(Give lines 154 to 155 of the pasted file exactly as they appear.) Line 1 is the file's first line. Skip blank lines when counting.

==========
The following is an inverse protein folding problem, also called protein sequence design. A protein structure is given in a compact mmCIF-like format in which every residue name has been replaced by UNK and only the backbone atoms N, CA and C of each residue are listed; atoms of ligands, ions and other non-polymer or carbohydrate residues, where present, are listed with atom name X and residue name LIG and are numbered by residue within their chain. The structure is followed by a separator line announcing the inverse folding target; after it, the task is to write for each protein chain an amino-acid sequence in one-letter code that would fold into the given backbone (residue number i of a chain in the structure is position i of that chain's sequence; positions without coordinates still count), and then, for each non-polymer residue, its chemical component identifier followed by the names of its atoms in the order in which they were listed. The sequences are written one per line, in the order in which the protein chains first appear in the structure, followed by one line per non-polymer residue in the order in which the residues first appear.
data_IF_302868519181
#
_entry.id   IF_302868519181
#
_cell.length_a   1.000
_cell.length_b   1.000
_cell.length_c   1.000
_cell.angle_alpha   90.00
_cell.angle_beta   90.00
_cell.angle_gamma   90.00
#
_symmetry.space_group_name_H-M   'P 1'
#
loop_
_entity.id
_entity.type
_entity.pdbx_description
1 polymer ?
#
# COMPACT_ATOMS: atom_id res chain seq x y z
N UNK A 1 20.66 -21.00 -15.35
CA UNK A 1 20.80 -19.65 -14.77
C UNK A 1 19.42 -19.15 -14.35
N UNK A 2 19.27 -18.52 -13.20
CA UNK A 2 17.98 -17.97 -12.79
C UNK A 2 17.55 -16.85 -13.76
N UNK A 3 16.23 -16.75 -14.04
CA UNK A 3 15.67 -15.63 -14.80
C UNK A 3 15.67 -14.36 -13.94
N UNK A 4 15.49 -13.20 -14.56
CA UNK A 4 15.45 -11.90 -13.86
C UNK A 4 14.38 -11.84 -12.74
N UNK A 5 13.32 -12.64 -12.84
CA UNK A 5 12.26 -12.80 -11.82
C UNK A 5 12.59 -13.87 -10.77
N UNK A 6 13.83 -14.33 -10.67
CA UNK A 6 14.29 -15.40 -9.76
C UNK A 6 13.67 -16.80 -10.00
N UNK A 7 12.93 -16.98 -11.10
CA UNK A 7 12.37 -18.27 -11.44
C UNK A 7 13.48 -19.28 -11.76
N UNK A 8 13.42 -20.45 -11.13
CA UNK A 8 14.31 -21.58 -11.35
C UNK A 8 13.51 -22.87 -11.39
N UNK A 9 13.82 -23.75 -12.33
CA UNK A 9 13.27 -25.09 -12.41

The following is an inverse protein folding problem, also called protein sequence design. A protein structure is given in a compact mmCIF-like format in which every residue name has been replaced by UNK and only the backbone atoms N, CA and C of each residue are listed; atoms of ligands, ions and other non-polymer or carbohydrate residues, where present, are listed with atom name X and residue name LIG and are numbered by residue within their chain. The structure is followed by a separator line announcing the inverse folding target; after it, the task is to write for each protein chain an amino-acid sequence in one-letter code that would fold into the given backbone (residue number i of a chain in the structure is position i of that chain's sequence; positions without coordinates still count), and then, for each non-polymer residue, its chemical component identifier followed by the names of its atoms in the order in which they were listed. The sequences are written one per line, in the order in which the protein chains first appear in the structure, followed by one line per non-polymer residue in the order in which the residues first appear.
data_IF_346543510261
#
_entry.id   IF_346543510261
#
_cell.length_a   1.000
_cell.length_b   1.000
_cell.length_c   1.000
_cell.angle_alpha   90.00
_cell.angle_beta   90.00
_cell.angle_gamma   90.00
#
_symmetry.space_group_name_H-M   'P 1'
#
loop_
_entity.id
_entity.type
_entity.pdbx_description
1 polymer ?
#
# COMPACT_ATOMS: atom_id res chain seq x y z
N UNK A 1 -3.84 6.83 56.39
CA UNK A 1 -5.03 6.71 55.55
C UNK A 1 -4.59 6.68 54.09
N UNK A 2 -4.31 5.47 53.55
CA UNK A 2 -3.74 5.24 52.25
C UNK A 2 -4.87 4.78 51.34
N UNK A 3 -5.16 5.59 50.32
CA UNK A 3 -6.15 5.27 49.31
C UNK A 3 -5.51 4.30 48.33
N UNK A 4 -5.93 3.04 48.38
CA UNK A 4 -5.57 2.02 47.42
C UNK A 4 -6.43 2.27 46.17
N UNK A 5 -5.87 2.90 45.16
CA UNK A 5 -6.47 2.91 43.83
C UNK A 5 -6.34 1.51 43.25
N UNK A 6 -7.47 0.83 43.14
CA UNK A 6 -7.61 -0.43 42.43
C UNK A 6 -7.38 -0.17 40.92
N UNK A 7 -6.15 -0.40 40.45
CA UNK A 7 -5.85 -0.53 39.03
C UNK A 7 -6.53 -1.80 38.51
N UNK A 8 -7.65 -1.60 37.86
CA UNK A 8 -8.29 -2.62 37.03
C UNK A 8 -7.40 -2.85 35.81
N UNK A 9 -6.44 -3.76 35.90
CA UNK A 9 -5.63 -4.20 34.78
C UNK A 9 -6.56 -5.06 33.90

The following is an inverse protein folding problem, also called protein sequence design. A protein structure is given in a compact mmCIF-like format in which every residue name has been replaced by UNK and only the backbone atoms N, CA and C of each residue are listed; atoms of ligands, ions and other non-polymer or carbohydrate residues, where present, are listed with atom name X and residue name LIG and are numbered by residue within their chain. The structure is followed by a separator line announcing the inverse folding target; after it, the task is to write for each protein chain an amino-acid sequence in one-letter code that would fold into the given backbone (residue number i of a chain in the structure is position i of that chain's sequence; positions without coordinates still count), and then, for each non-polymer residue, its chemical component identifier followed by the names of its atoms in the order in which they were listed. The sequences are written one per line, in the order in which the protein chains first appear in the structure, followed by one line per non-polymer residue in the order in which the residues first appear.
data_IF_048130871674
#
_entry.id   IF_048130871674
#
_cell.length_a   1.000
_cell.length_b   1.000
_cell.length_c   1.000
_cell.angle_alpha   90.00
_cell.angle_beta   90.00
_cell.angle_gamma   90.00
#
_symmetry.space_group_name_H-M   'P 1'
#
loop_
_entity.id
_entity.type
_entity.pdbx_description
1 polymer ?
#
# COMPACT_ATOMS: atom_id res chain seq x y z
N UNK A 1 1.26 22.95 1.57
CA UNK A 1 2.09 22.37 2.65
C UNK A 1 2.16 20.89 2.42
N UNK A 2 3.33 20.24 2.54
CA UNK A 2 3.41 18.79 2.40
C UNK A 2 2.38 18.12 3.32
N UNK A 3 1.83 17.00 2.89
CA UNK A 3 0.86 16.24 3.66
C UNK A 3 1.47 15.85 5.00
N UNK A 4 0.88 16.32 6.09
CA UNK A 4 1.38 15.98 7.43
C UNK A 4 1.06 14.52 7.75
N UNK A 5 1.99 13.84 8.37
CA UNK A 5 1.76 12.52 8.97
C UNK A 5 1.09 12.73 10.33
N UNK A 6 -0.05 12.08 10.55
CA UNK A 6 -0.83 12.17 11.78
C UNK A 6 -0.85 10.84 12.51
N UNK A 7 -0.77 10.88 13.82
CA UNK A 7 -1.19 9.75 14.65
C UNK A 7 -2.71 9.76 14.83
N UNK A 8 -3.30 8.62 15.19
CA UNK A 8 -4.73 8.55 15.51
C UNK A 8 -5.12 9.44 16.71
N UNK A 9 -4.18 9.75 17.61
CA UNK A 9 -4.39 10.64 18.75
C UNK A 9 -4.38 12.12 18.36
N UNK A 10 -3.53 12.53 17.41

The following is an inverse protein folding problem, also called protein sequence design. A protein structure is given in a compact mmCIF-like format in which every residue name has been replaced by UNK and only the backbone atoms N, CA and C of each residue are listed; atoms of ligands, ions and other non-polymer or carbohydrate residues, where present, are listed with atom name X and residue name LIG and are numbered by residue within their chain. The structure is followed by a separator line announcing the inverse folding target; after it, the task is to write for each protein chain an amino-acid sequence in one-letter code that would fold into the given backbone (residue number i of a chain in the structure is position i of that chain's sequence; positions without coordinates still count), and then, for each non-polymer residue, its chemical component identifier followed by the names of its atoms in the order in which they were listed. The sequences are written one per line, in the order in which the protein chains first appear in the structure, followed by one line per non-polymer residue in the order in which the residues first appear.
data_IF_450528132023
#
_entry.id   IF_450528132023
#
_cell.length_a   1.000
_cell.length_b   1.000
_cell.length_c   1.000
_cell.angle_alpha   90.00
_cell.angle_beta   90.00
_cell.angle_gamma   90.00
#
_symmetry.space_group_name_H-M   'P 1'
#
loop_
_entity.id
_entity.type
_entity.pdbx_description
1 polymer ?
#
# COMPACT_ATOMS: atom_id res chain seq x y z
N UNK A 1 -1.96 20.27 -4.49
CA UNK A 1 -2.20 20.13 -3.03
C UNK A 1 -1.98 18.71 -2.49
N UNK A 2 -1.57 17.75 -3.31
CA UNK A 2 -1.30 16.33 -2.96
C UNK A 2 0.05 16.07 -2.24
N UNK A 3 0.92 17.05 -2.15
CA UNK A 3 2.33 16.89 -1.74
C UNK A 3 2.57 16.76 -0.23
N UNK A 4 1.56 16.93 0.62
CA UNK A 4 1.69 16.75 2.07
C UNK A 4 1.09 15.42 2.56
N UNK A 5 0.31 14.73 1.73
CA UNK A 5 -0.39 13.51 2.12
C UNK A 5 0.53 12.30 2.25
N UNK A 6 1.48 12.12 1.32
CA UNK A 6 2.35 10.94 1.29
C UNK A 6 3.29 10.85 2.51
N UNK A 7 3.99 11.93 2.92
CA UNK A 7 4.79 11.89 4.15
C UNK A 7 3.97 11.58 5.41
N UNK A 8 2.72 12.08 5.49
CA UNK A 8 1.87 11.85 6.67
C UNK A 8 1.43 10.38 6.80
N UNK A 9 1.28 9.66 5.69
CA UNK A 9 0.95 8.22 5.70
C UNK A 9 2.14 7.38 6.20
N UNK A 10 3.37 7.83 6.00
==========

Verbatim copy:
_cell.angle_beta   90.00
_cell.angle_gamma   90.00